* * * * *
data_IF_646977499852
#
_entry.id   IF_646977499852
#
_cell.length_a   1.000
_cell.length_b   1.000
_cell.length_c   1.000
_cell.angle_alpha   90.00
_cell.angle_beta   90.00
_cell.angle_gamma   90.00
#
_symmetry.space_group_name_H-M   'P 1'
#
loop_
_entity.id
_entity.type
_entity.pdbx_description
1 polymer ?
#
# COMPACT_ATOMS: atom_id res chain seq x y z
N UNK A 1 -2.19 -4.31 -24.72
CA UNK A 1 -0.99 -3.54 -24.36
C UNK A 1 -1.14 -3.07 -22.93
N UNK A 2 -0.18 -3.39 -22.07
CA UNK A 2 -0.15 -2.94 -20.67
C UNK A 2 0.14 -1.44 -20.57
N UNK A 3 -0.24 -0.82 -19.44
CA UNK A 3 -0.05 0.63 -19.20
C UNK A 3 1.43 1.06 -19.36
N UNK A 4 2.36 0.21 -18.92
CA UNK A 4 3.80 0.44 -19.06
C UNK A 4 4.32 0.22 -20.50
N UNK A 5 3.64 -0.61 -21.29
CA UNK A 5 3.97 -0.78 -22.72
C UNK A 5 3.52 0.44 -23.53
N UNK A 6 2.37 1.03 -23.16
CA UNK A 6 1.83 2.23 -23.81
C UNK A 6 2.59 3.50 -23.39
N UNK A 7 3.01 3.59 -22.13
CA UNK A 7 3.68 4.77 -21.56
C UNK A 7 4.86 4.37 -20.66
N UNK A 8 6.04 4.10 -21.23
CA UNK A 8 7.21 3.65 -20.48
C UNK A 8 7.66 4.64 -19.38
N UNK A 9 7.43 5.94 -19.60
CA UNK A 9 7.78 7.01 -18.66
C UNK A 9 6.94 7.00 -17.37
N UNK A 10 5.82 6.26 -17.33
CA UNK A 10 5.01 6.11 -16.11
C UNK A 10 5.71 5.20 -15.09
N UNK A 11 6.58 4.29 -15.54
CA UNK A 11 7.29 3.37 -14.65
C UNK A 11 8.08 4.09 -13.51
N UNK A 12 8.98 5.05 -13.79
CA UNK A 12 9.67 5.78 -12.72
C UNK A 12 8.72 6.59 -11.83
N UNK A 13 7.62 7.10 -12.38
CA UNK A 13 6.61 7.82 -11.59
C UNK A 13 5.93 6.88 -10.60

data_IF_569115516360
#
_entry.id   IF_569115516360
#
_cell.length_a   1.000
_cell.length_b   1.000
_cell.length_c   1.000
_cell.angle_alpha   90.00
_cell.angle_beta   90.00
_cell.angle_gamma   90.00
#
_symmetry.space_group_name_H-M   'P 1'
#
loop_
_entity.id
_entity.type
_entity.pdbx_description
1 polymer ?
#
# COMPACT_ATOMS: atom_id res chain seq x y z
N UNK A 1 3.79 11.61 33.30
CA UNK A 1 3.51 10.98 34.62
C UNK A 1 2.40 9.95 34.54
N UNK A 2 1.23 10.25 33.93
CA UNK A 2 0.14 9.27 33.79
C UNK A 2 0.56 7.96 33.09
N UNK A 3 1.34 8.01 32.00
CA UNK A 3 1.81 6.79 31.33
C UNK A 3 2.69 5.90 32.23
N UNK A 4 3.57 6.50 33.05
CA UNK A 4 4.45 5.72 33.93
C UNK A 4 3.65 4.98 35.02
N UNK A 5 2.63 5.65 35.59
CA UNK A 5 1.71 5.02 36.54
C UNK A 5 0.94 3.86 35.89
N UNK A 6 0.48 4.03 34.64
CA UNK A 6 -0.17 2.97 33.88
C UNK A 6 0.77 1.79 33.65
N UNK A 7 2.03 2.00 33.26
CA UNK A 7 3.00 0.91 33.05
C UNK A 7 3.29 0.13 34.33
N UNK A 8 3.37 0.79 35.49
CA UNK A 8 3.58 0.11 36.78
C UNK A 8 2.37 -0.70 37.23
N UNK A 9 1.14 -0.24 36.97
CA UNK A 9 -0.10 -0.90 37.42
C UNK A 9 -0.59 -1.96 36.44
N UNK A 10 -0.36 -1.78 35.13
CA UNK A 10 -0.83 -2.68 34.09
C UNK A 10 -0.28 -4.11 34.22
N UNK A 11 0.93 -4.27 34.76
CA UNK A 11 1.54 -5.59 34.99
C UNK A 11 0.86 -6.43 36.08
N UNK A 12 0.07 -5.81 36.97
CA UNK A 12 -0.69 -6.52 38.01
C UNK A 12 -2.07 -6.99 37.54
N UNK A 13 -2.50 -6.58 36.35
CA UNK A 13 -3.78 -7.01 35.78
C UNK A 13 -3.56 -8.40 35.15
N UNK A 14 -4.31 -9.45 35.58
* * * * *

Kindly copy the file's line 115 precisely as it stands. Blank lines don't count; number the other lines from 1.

C UNK A 12 -2.07 -6.99 37.54